As someone passionate about education, Karboul has developed a renewed and compelling investment case and financing the pathway for achieving equal educational opportunities for children and young people. She is currently the CEO of the Education Outcomes Fund.
Folorunso Alakija, Nigeria
In a world, especially in Africa, where women have few opportunities to build hugely successful businesses like their male counterparts, Nigerian billionaire, Folorunso Alakija is one of the few who proved it could be done, and she has inspired more women on the continent to dare the impossible.
After years of building a fairly successful fashion company, Rose of Sharon House of Fashion, she wanted more from life, and this led to her bitter-sweet journey into the oil business. In August 1993, the Nigerian government awarded Alakija’s company, Famfa, an oil prospecting license after years of applying multiple times. It was a win and a relief, but a short-lived one, as it took another three years to find technical partners.
It was difficult finding partners because the oil bloc that was allocated to her company was undesirable at the time. This was because it was deep offshore and technology had not reached the water depth of the 5000 feet oil bloc. Alakija’s company eventually got an invitation from Texaco and negotiations lasted for three months – a deal was struck.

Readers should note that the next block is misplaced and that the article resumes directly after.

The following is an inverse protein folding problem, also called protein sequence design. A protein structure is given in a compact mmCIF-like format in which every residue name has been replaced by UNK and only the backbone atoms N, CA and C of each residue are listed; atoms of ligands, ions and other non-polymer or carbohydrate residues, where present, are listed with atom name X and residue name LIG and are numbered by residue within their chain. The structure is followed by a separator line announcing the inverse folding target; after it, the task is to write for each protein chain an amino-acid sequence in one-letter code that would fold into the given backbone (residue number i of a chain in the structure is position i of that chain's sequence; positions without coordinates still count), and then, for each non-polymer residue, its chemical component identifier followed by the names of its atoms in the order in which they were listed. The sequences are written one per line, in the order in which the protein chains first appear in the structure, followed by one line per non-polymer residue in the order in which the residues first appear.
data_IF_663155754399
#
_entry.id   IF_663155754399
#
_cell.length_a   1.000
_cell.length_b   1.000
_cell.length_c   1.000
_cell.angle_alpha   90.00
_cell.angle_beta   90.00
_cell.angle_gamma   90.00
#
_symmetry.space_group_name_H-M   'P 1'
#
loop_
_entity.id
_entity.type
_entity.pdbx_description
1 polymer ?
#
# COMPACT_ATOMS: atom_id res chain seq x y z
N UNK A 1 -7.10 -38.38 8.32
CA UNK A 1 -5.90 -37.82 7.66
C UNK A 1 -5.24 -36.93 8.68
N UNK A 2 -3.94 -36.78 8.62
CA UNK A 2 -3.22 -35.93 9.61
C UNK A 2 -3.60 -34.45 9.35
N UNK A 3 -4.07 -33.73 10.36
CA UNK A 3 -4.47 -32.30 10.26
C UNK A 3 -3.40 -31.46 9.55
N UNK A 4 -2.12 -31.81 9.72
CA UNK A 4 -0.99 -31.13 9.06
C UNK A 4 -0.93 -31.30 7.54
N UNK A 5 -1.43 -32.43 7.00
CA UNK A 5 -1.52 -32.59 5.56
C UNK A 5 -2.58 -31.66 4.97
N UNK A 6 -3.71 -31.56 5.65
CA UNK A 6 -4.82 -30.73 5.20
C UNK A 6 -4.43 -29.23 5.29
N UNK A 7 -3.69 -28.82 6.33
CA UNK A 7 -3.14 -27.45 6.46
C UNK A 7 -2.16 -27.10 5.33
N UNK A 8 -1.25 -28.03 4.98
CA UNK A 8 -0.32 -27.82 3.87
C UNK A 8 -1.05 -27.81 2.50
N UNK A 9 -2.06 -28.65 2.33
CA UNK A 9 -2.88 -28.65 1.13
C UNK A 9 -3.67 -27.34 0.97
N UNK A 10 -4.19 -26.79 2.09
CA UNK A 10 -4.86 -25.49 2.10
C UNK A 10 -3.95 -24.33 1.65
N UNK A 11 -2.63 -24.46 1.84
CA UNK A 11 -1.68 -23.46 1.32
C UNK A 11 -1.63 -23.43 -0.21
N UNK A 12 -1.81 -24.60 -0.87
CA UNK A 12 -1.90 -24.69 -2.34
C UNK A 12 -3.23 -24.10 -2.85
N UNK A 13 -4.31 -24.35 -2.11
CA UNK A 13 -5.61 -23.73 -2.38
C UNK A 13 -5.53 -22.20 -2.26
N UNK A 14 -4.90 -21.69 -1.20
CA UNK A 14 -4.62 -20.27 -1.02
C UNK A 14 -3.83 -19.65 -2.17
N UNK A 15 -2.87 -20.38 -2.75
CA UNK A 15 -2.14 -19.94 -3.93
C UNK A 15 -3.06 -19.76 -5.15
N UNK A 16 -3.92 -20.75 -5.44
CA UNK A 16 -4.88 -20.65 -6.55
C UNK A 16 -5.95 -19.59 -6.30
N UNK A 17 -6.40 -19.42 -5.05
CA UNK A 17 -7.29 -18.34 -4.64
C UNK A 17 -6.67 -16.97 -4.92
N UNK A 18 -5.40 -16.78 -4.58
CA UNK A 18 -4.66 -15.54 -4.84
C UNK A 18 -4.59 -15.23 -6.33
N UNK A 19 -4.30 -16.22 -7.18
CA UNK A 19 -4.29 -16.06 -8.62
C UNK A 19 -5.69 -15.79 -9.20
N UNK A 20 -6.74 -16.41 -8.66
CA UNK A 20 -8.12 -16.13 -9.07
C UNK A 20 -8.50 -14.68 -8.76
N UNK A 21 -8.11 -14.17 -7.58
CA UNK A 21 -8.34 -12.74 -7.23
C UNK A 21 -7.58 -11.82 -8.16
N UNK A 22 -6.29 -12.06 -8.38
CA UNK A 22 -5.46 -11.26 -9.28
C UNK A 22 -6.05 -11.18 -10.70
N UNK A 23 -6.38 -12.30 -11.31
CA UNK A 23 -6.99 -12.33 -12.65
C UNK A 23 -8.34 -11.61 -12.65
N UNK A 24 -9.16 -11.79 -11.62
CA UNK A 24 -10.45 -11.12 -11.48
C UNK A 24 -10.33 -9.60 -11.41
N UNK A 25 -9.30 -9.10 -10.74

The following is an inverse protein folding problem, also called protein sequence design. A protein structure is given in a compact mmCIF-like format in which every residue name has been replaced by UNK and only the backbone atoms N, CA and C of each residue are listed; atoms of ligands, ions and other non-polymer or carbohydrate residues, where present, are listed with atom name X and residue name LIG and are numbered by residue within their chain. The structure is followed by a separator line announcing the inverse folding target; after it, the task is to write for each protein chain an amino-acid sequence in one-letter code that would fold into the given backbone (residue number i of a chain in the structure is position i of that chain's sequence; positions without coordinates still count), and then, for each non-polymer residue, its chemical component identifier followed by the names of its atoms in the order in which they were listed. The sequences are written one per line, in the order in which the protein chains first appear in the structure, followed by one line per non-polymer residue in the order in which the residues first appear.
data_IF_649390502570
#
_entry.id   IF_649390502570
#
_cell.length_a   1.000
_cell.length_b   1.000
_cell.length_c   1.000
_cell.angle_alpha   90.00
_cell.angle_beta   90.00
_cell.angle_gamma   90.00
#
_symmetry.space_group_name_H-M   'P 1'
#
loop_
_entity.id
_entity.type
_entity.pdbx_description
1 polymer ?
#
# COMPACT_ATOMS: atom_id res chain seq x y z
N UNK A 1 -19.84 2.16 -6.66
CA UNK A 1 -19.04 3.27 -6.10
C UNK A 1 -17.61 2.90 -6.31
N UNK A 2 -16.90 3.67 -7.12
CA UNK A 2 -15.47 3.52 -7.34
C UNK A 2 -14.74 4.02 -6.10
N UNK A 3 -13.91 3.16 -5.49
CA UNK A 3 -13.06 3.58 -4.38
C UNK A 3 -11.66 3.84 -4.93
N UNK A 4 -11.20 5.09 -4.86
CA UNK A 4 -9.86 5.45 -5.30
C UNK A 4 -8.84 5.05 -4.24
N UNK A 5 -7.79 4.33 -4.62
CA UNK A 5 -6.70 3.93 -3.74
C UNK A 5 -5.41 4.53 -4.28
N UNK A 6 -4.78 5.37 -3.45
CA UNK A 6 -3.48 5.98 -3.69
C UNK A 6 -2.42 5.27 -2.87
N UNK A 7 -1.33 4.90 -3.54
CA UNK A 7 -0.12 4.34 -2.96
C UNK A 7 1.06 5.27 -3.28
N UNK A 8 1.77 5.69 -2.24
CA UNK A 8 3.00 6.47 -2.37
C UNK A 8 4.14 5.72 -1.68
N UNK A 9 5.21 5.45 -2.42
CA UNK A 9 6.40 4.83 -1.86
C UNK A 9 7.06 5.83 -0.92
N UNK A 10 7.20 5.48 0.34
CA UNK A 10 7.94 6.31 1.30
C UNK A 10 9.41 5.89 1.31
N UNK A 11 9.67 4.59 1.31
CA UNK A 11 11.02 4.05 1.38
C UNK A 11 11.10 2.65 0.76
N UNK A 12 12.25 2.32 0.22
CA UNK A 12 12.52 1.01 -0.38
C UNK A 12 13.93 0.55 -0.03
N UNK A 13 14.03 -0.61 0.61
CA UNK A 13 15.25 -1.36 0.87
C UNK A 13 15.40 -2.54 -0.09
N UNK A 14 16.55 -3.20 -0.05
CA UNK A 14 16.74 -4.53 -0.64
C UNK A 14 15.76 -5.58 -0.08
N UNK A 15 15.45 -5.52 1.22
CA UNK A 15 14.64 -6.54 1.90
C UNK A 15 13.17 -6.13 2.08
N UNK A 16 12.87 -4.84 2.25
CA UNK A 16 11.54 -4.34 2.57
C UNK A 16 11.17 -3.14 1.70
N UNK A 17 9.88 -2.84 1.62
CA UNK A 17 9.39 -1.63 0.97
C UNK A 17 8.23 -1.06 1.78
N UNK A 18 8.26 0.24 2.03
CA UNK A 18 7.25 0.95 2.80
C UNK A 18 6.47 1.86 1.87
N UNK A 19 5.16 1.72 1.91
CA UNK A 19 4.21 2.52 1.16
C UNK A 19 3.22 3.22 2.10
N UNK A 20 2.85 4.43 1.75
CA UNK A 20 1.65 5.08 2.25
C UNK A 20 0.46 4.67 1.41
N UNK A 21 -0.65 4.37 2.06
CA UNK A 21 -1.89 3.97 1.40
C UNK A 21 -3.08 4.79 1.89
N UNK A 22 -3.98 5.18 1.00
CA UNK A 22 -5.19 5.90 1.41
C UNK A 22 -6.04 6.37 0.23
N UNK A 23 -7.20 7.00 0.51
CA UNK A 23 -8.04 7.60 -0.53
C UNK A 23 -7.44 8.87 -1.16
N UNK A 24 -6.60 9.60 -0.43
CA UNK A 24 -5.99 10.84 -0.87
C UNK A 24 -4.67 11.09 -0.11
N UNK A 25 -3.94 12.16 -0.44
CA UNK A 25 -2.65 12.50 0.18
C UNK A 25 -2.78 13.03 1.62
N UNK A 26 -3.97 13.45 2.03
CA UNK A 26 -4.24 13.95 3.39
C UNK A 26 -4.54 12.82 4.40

Another round of problems arose in 1999 after Famfa struck oil in a commercial quantity. The government of the day demanded 40 percent share of the 60 percent share owned by Alakija’s company, leaving it with 20 percent. It meant the government wanted to take two-thirds of the company’s share.
Against all odds, Alakija went to war with the government and eventually won. Although, the battle lasted 12 years before victory came. Today, the 69-year-old oil baroness is one of only two female billionaires in Africa, with a net worth of $1 billion.
Ibukun Awosika, Nigeria
In hindsight, it would seem Ibukun Awosika was handed a blueprint that aided her journey to success, yet she was not. She only defined her goals early and worked out unconventional strategies that eventually earned her a top spot at the table, amidst many obstacles.
It was considered a suicide mission for a 25-year-old African woman to venture into the furniture business in 1989, an industry dominated by the menfolk. But Awosika had the audacity to establish her furniture manufacturing company, Quebees Limited, that year. This was after she had a three-month stint as a showroom manager at a furniture firm, Alibert Nigeria Limited.
Before launching out independently, Awosika said she was convinced that furniture business was her path to success despite the odds that were stacked against her. Knowing that being a woman was already a disadvantage, she vowed to build her business on pure modest and ethical standards, against the popular norm of corruption and immorality, as a gateway to successes in business at high levels.
Although this decision cost her tears every time she lost out on a deal on the account of her uprightness, she stuck to her guns, regardless.
Now, as a serial entrepreneur of international repute, a motivational speaker and the first woman to Chair the Board of Nigeria’s oldest financial institution, First Bank, Awosika’s integrity earns her a stellar reputation that makes her an attraction to the global business community. “The longer you are in a space and delivering value, the longer you cannot be ignored,” says Awosika in 2019, 30 years after building multiple successful businesses.